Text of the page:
Toxic sludge oozes at the Supreme Court.
I leave it to you to decide whether it's only too fitting that a trio of female superlawyers dominated oral argument in today's Supreme Court case about cleaning up complex messes. First, you have the oral advocacy dream team of Maureen Mahoney and Kathleen Sullivan, defending, respectively, the Burlington Northern and Santa Fe Railway Company and Shell Oil. If any two women can possibly put the "superfun" back into a Superfund case, they can. And then you have Ruth Bader Ginsburg, back on the bench just weeks after surgery for pancreatic cancer. Ginsburg is so peppy today, she can't stop asking questions long after the red light has illuminated. Ginsburg shows perfect command of the record—footnotes and citations hurled fast and furious—while poor Justice Antonin Scalia, suffering from what sounds like laryngitis, throws his hands up in a mostly fruitless effort to get a word in.
This is a case that is perhaps best understood by way of a metaphor. Say your 3-year-old and your 5-year-old have dumped a bin of Legos all over the living room floor. (Except pretend these Legos ooze soil fumigant and toxic chemicals.) You have no capacity to figure out which of them did what. All you know is that your in-laws are coming, and the floor must be cleaned. What rules govern the allocation of responsibility for the dumping? What if one kid dumped only 3 percent of the Legos? Does he have to clean up the whole mess? What if one kid told the other kid to dump the Legos? Or what if he knew the other kid was going to dump the Legos and failed to stop him? And while we're at it, what about the kid who brought the damn Legos over for a birthday party last April? How about the grown-up who drove that kid to the party? Shouldn't Andrew's mom be cleaning those Legos, too???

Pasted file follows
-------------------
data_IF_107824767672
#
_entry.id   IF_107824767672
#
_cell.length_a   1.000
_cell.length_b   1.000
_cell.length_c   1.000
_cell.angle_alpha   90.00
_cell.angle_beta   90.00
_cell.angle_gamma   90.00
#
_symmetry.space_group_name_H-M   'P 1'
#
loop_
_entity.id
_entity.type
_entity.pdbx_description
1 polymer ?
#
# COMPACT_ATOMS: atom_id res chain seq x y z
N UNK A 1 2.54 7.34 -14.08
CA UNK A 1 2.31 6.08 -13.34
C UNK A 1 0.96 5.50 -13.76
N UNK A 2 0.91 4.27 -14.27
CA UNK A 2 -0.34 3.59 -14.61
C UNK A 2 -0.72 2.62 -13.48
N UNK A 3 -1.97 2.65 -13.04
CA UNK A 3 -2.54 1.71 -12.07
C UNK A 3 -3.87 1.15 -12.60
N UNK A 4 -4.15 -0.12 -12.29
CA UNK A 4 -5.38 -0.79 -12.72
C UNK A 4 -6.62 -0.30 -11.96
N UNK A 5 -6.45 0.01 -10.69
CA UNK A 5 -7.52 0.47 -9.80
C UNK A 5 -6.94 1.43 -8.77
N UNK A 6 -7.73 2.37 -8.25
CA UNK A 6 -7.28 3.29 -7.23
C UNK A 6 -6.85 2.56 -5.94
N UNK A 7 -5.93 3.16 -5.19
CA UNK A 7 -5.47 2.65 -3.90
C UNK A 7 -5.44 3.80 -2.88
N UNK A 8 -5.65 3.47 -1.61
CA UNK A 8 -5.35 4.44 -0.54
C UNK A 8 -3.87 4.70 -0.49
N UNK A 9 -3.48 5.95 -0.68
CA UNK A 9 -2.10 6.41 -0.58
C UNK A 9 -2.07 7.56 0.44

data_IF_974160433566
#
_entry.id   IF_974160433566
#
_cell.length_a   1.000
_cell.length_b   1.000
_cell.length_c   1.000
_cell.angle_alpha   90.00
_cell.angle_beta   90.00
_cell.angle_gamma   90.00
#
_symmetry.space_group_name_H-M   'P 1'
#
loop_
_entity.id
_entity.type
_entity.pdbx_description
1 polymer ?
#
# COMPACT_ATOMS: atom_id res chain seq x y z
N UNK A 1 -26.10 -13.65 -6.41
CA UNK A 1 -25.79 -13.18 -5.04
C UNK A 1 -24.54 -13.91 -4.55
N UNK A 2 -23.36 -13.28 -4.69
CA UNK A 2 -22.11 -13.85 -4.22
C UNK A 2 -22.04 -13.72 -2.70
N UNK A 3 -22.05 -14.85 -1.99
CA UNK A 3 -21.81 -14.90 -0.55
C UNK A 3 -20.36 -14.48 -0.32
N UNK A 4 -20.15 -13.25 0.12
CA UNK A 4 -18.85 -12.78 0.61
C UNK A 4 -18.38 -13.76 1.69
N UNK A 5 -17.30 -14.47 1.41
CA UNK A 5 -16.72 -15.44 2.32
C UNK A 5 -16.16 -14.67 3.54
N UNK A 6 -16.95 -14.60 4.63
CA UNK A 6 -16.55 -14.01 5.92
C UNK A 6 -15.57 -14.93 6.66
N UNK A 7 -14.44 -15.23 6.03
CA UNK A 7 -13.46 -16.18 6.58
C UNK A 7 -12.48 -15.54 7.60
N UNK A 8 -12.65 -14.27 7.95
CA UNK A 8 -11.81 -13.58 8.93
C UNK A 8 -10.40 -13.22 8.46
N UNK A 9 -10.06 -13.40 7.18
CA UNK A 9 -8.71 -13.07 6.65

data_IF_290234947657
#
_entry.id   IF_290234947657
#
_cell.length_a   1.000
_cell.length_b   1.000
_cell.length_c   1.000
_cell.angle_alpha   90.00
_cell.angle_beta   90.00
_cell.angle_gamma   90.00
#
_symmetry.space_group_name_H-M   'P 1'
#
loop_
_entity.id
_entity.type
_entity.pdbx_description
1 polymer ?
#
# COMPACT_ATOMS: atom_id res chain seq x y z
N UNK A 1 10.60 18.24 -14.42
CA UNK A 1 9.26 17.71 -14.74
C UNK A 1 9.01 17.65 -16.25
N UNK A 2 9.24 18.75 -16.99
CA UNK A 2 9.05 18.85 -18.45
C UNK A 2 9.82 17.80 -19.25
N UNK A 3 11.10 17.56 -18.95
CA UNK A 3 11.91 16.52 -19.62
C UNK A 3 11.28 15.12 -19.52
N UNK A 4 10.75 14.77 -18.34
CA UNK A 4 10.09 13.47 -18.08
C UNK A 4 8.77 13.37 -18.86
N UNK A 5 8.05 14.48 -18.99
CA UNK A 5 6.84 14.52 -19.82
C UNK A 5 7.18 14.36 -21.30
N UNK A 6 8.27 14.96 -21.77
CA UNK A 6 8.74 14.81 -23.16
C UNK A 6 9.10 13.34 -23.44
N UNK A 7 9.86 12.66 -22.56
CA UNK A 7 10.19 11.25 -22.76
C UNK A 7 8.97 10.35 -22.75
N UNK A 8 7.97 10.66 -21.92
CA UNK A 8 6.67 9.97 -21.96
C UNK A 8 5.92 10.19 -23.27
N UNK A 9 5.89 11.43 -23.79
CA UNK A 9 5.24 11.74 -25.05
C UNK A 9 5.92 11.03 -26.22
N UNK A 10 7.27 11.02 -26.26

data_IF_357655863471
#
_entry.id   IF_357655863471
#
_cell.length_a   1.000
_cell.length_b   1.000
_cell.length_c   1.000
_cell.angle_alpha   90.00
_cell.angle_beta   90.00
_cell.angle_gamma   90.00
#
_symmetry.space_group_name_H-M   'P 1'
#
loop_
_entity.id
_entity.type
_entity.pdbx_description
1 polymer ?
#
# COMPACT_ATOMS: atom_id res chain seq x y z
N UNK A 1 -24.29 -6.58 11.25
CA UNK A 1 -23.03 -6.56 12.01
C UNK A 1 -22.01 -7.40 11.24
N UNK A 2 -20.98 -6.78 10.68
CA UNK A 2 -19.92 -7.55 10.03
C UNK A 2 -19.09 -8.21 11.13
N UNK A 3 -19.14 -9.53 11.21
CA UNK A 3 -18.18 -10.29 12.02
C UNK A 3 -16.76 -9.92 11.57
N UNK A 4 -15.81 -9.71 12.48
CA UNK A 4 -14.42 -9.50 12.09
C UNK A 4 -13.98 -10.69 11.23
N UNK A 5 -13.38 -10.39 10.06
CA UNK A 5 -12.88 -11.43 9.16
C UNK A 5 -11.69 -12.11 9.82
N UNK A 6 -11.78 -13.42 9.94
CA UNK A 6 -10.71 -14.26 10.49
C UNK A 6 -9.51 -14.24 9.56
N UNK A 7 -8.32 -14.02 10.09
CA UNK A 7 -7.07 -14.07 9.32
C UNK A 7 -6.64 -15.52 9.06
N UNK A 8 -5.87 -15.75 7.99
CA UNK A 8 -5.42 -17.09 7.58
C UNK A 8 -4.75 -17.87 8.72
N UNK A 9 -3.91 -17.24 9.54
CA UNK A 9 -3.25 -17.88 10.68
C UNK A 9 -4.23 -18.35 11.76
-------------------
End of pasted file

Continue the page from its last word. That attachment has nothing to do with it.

It rapidly becomes clear at oral argument this morning that folksy hypotheticals of this nature are not going to get us all that far in clarifying a Superfund case.
In 1980, responding to environmental disasters such as the one at Love Canal, Congress passed the federal Superfund law to clean up hazardous waste sites. While it appears to be a complicated statute, the gist is that liability will be imposed for polluters or anyone who has ever met a polluter, including: the current waste-site owners, the prior owners, the "arrangers" of the waste transfer (more on this momentarily), and the transporters.
Today's consolidated cases, Burlington Northern-Santa Fe Railway Co. v. U.S. and California, and Shell Oil v. U.S. and California, both involve an agricultural chemical distribution facility in Arvin, Calif., called B&B. They had possibly been dumping toxic goo since 1960. In an effort to recoup the money it spent to clean up the site, in 1996 the EPA sought to impose liability on both the railroad that owned part of the contaminated land and Shell Oil, which sold a pesticide known as D-D to B&B. (I know, Zzzzzz …)
The idea was that since B&B was out of business, someone had to pay for the cleanup, because otherwise the cost falls on the taxpayer, who is already the victim of toxic dumping. Both the railroad and Shell lost in the trial court and lost again at the U.S. Court of Appeals for the 9th Circuit, chiefly because the government always wins these cases. A 1989 law review article by Roger Marzulla described government lawyers bringing Superfund cases as needing to say only: "May it please the court, I represent the Government and therefore I win."
The appeals court found Shell liable because it "arranged for" the disposal of hazardous substances (called "arranger liability"). It found the railway owned the dump site. Then it held both companies jointly and severally liable for the whole cost of the cleanup. If this strikes you as having all the basic fairness of "you smelt it, you dealt it"—well, yeah. So the companies are appealing yet again.
Dahlia Lithwick writes about the courts and the law for Slate.
Photograph of Supreme Court Justice Ruth Bader Ginsburg by Mark Wilson/Getty Images.